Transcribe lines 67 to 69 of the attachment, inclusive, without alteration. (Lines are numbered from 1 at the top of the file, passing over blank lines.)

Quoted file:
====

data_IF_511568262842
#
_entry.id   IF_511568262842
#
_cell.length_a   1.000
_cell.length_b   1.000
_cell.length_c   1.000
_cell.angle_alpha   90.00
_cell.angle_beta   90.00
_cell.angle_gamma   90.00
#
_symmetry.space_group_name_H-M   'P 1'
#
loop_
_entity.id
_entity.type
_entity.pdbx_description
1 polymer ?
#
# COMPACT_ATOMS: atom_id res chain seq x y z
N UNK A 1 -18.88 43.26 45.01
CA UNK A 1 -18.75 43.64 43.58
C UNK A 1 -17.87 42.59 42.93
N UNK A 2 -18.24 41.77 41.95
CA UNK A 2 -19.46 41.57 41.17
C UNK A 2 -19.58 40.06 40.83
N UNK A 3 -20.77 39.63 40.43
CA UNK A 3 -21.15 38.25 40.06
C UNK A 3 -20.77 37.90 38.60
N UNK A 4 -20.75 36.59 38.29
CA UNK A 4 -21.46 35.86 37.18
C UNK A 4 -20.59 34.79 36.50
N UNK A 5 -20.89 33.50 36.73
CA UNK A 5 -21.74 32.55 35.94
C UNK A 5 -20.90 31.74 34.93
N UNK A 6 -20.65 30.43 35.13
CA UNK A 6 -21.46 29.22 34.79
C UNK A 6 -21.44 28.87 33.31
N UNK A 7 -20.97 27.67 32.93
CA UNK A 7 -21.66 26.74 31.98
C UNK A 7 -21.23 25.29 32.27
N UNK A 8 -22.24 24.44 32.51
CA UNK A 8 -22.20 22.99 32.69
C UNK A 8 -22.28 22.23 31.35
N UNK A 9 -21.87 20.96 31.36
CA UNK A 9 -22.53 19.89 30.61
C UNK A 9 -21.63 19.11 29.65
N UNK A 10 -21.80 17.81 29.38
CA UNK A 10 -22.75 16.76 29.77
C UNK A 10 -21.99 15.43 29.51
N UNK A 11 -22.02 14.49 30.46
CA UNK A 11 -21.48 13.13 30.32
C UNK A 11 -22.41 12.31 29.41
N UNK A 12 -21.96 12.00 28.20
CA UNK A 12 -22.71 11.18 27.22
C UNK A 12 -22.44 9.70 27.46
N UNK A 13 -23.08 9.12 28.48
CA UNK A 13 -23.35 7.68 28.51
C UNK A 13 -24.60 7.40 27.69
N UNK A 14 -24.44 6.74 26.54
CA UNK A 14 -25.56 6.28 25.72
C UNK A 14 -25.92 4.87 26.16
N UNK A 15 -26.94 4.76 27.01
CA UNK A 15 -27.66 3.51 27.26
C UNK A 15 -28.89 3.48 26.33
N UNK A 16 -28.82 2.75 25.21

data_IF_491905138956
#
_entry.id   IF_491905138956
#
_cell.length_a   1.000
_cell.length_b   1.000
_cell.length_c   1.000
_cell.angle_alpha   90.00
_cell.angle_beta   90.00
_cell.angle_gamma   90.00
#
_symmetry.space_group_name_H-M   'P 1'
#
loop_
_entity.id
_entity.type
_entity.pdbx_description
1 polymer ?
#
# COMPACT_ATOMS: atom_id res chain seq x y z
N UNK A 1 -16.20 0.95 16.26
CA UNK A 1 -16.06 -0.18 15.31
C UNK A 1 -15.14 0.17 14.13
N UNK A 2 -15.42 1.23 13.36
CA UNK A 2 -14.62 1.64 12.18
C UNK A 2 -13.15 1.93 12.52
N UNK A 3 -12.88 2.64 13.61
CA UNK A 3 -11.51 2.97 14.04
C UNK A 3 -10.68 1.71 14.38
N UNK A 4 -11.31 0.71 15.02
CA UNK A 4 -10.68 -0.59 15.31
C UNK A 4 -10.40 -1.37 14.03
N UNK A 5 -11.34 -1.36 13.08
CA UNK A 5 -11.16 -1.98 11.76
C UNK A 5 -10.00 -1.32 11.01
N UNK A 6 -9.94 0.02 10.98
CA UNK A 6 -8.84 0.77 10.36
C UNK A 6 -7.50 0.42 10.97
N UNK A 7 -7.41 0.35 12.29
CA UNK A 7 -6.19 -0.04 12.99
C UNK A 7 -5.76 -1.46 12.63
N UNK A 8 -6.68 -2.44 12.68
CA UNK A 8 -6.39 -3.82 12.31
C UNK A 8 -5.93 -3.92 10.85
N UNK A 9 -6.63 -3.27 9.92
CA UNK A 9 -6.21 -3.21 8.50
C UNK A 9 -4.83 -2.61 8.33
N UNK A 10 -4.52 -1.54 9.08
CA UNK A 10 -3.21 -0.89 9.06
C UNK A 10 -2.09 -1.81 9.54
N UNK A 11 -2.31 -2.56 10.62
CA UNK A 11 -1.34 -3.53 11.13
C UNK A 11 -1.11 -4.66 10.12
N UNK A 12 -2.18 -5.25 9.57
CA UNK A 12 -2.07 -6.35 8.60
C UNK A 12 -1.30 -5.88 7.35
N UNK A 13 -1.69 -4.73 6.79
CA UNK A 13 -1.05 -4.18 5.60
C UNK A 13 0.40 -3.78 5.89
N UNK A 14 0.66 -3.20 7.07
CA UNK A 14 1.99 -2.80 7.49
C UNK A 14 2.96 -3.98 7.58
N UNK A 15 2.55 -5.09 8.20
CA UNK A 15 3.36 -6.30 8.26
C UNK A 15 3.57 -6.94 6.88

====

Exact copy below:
data_IF_491905138956
#
_entry.id   IF_491905138956